The center-of-mass of the earth-moon system would be more closely tracking the ellipse. As D H points out, you'd still have other perturbations.

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Is the shape of the Suns orbit around the center of the galaxy elliptical, with the planets having the shape of a helix?

 

Also, what is the orientation of the ecliptic plane of our solar system in relation to the galactic plane?

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Is the shape of the Suns orbit around the center of the galaxy elliptical, with the planets having the shape of a helix?

 

More or less. But those are definitely approximations, given the enormous complexities involved. The sun isn't moving "due north," either, so I suppose that means the planets move in kind of "slanted" or "leaning" helices.

 

Also, what is the orientation of the ecliptic plane of our solar system in relation to the galactic plane?

 

Well, objects in our solar system are not in just one plane - the planets alone vary by ten degrees or so, and comets and other objects are generally inclined a lot more. The galactic plane similarly isn't perfectly defined (it is, after all, about 1000 light years thick). However, roughly speaking, they're inclined about 60 degrees to one another.

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Sisyphus,

 

Thanks for clearing that up for me. I think I'm finally getting the general picture, approximately. If the galaxy is like a large disc, and our solar system is like a fried egg, it's not like the fried egg is oriented flat on the disc, but rather it's tipped towards perpendicular at 60 degrees as it orbits the center of the galaxy, with the planets having a helical orbit relative to the center of the galaxy. I wonder, does the motion of the sun during it's orbit move up or down at all or does it move closer or further away at all? Is there any “waviness” in it's orbit? Also, is the velocity constant or does it slow down or speed up at all?

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I wonder, does the motion of the sun during it's orbit move up or down at all or does it move closer or further away at all? Is there any “waviness” in it's orbit? Also, is the velocity constant or does it slow down or speed up at all?

 

As far as up and down and in and out, I don't know whether there are any overall trends. It would only be a perfect ellipse if the galaxy were a point mass, which it obviously isn't. It's 100,000 light years across, made up of billions of objects unevenly spread out, and we're inside it. So any particular star is going to be pulled around quite a bit by nearby objects, etc. The overall path would probably be close to an ellipse at the largest scale, but not necessarily, as it could get "slingshot" around through encountering other objects, or even the influence of other galaxies.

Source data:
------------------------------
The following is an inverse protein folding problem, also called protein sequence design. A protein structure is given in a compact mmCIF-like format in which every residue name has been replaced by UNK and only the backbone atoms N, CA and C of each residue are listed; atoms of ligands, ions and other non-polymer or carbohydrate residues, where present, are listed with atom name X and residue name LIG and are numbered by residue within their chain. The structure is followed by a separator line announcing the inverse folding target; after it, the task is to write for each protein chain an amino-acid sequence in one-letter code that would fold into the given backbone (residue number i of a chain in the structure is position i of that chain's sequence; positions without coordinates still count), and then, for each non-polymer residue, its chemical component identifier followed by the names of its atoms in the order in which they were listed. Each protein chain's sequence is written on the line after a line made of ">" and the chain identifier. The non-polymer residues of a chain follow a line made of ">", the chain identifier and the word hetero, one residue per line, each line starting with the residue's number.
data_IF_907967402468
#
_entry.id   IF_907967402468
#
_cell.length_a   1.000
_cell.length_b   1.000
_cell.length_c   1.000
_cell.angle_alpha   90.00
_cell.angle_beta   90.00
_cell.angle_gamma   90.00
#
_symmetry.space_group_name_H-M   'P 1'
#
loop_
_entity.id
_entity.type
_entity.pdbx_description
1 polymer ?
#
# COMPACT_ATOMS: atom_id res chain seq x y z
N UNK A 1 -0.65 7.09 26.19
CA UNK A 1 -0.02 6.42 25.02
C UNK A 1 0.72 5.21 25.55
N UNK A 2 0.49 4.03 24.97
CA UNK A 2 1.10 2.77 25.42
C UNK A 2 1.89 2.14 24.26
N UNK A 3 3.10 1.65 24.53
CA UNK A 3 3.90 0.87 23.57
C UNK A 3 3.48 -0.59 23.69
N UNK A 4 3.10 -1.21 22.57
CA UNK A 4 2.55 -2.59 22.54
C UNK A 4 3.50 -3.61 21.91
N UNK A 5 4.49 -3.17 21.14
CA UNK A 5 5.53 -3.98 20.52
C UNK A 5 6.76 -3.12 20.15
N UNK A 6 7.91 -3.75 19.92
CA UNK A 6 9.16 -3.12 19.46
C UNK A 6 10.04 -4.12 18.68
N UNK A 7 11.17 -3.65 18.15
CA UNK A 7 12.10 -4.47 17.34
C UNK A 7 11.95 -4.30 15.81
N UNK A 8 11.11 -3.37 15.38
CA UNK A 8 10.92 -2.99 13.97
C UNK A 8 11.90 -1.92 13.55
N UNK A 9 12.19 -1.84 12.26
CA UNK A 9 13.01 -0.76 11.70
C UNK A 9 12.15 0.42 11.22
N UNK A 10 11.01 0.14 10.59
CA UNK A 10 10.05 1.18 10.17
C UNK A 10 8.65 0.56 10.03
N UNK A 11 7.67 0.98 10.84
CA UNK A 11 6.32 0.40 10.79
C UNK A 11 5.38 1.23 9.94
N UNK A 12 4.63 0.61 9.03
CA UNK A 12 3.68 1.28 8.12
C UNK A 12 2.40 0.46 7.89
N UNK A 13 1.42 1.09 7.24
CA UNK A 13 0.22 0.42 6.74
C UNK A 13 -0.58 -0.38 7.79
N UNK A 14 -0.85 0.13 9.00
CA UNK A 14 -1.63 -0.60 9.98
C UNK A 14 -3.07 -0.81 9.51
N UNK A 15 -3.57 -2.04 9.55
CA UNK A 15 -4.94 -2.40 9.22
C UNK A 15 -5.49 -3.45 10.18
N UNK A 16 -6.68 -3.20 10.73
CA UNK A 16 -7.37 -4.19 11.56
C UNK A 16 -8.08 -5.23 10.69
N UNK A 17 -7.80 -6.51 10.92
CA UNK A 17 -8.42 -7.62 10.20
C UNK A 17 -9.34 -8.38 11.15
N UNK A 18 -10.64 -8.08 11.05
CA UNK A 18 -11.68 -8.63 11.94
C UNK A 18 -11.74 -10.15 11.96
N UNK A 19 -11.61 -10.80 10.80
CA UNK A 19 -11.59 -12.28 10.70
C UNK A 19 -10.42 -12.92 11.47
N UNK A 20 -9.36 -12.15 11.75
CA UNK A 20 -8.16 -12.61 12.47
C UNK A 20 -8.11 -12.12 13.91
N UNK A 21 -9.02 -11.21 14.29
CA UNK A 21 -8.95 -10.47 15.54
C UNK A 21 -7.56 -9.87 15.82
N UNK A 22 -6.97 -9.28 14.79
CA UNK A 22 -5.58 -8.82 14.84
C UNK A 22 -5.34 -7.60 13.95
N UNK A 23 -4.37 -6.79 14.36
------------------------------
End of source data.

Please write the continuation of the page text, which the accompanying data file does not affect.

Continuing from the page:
As for speeding up and slowing down: yes. The arms of the spiral are regions of denser matter, and act like traffic jams. Objects passing through the arms are slowed by gravity.

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Sisyphus,

I wonder, does the motion of the sun during it's orbit move up or down at all or does it move closer or further away at all? Is there any “waviness” in it's orbit?

 

The sun's orbit around the galactic core is mostly elliptical. And it does oscillate during it's orbit, it goes up and down relative to the galactic plane as it goes around the core.

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If the Earth is rotating faster than the Moon orbits giving rise to tidal forces which are speeding up the moons orbit and thus increasing it's distance from the Earth, will there come a point where the rotation of the Earth and the orbit of the Moon will match and then stay that way indefinitely or will it never quite catch up?

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If the Earth is rotating faster than the Moon orbits giving rise to tidal forces which are speeding up the moons orbit and thus increasing it's distance from the Earth, will there come a point where the rotation of the Earth and the orbit of the Moon will match and then stay that way indefinitely or will it never quite catch up?

 

Theoretically, it would eventually reach that point. But that would take 50 billion years, at which point the Earth and the Moon will long since have been destroyed by the death of the Sun.

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  • 3 weeks later...

I can't remember how I came upon this question, but I thought it was interesting enough to write it down. Is there a simple way to explain this:

 

How is it that orbit speeds of planets orbiting the sun decrease steadily with distance from the sun, yet orbit speeds of stars circling the center of the Milky Way galaxy remain nearly constant?

Edited by stevo247
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I can't remember how I came upon this question, but I thought it was interesting enough to write it down. Is there a simple way to explain this:

 

How is it that orbit speeds of planets orbiting the sun decrease steadily with distance from the sun, yet orbit speeds of stars circling the center of the Milky Way galaxy remain nearly constant?

 

[math]\frac{mv^2}{r}=\frac{GMm}{r^2}[/math]

 

[math] v = \sqrt{\frac{GM}{r}}[/math]

 

In the solar system, M is essentially a constant, so v decreases. However, if M were to increase at the same rate as r, v will be a constant.